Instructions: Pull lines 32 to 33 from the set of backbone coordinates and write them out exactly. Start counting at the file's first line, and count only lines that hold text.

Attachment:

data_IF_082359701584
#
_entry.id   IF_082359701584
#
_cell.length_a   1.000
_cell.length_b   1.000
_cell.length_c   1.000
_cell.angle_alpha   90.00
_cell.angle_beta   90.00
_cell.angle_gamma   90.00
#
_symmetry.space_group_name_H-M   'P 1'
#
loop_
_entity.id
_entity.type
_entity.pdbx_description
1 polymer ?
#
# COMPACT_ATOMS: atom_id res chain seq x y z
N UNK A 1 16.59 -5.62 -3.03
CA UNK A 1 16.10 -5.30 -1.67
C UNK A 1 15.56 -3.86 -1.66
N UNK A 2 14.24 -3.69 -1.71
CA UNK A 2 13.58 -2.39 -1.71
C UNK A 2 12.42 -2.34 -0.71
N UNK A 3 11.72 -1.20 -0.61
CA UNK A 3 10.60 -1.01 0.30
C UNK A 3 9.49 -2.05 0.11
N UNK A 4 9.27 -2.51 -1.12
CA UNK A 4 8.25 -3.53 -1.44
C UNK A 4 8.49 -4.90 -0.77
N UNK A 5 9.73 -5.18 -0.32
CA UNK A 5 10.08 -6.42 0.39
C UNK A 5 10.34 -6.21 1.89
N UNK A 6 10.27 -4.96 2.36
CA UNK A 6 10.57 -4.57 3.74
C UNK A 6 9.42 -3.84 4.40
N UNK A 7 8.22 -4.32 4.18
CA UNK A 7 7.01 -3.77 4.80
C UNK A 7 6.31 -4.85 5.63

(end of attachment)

C UNK A 4 8.49 -4.90 -0.77
N UNK A 5 9.73 -5.18 -0.32